The role of prostate-specific antigen (PSA) or kallikrein-related peptidase 3 (KLK3) as a biomarker for prostate cancer is well known; however, the precise physiological role of it's serine protease activity in prostate cancer remains a mystery. PSA is produced at high levels by both androgen-dependent and -independent prostate cancers. Studies have documented high levels of active PSA in the milieu surrounding osseous and soft tissue metastases. This evidence, coupled with growing experimental evidence, suggests that PSA plays an important role in the pathobiology of prostate cancer. These observations support the development of PSA-selective inhibitors as useful tools for the targeted treatment and imaging of prostate cancer. Here, we review the research that has been conducted to date on developing selective inhibitors for PSA. The different approaches used to determine PSA substrate specificity and for creating inhibitors are discussed. In addition, the unique active site characteristics of PSA and how these motifs aided our research in developing PSA targeted agents are highlighted.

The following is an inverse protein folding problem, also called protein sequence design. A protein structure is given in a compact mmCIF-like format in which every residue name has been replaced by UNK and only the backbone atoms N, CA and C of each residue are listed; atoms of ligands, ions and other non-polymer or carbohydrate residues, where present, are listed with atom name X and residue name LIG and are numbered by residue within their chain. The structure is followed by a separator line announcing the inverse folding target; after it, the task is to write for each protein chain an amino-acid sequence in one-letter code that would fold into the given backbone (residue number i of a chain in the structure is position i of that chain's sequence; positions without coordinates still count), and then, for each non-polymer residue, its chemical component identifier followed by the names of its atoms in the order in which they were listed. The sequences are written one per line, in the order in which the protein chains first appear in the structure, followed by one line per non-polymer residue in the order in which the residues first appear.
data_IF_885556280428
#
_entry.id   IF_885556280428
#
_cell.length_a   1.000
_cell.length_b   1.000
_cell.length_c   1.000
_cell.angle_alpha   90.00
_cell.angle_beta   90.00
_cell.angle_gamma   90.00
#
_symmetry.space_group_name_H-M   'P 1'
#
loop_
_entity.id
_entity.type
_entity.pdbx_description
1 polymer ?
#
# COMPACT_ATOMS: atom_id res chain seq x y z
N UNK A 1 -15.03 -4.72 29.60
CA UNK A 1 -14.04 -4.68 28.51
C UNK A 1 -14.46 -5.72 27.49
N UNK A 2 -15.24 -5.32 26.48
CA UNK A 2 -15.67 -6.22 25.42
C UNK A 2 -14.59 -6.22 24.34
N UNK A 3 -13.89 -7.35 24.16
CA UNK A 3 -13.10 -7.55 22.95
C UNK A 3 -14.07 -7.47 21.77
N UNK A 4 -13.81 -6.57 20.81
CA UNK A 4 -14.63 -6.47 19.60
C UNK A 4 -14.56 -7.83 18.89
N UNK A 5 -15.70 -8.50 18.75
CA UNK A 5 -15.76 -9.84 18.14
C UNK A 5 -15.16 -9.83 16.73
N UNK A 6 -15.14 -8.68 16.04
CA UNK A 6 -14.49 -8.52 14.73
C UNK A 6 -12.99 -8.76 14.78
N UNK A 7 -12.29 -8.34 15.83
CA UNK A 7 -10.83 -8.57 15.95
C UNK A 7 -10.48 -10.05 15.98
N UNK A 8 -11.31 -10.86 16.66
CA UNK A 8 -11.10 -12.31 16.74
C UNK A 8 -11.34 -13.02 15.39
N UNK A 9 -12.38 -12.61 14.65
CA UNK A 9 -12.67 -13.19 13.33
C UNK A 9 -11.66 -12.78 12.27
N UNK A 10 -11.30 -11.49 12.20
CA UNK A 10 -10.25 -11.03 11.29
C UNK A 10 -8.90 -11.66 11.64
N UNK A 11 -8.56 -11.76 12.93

Bibliographical noteFunding Information:
The authors would like to acknowledge Daniel Hostetter, Amanda Vlasic, and Paco Rodriguez for their careful proofreading of the manuscript and for numerous stimulating discussions related to the topic. A.M. LeBeau gratefully acknowledges the financial support of the US Department of Defense Postdoctoral Prostate Cancer Training Award PC094386.
- Human kallikrein-related peptidase 3
- Prostate cancer
- Prostate-specific antigen
- Serine protease
- Small molecule